Friday, June 20, 2014

Editor Interview with Tom Hawking

I have been working as a proofreader and occasional editor for around four years. I started out doing it for a medical colleague I worked for as a typist, and have continued ever since. I read psychology at the University of Leicester in the UK, and so have mostly worked around medicine/psychology. I had a paper published in a journal before I left academia, and currently work as a manager for a car company.

After a few years I thought about expanding my proofreading work into editing fiction, so put out an ad on Goodreads to offer my services for free to a couple of people to build up some testimonials. The first book I edited was a novella (The Eyes That Drowned Uyumi), and although I advertised the work as for free, the author was happy enough to pay me a small sum. The other book I did was a full length novel (Conflicted by M M Koenig), which was already published but was being re-released ahead of the author’s second book in the series being published. After a few chapters, the author was so happy with my work she commissioned me to work on her second book, which I am currently in the middle of. I found that I really enjoyed the process, particularly the collaboration with the author and the chance to be part of helping someone to realize their dream. I am currently booking myself up for June onwards, and am always available for short edits such as short stories and novellas.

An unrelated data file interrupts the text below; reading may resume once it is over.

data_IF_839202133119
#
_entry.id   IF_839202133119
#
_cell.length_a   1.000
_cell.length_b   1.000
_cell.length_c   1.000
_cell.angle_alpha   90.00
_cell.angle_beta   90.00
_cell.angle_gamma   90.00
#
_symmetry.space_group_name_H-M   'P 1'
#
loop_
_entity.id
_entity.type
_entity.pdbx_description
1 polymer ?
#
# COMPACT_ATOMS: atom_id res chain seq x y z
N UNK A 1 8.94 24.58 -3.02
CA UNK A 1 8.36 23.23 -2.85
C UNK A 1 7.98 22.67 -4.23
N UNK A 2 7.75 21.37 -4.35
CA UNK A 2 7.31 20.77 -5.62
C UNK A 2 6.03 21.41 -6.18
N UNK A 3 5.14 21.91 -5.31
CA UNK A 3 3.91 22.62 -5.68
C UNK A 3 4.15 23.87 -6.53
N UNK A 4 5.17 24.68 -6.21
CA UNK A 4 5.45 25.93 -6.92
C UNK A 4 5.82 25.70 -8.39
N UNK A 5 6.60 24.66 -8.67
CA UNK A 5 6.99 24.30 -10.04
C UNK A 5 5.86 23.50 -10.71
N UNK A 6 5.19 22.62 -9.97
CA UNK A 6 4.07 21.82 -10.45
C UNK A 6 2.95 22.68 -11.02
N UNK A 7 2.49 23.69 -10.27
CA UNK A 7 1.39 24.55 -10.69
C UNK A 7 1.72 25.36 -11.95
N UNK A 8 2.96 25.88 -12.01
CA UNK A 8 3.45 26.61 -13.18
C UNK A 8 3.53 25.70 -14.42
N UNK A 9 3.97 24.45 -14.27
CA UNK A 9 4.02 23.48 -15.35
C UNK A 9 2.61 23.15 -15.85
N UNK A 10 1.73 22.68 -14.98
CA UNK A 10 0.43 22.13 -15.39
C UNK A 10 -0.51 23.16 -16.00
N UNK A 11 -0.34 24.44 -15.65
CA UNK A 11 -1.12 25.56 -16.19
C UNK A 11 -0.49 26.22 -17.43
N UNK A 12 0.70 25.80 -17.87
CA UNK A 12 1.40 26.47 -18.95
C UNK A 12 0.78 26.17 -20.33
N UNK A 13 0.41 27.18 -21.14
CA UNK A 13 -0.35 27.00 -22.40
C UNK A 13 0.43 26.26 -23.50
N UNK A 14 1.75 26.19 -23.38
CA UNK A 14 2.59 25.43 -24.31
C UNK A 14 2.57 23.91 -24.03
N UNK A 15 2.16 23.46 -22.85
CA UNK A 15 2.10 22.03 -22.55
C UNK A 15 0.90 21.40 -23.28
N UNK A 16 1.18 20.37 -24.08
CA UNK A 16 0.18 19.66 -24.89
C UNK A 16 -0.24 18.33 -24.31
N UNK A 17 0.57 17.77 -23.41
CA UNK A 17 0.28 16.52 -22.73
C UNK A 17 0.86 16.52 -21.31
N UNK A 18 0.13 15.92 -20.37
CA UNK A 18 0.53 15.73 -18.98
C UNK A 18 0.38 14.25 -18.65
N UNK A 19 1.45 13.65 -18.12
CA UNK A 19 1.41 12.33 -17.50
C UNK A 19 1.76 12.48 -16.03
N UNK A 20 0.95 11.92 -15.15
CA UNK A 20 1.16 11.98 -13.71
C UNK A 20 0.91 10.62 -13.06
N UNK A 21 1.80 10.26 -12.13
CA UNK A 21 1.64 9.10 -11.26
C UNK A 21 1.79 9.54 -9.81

What type of stories do you most enjoy editing? 
It may seem silly, but any and all really! Whilst I enjoy reading, I am often scared to venture from my common tastes. Editing work has given me different books to read that I would never have otherwise bought. As I am new to the field, in terms of fiction editing, I am still building up a varied portfolio, but if I were to go with one genre that I would particularly enjoy editing, it would be crime, particularly psychological crimes and thrillers.

Do you work for a company or are you a freelance editor? 
I work freelance, as I also have a 9-5 job at the moment. I hope to be able to work in editing full-time one day, but like the authors I work with, it is my extracurricular passion.

Are your rates affordable for indie authors?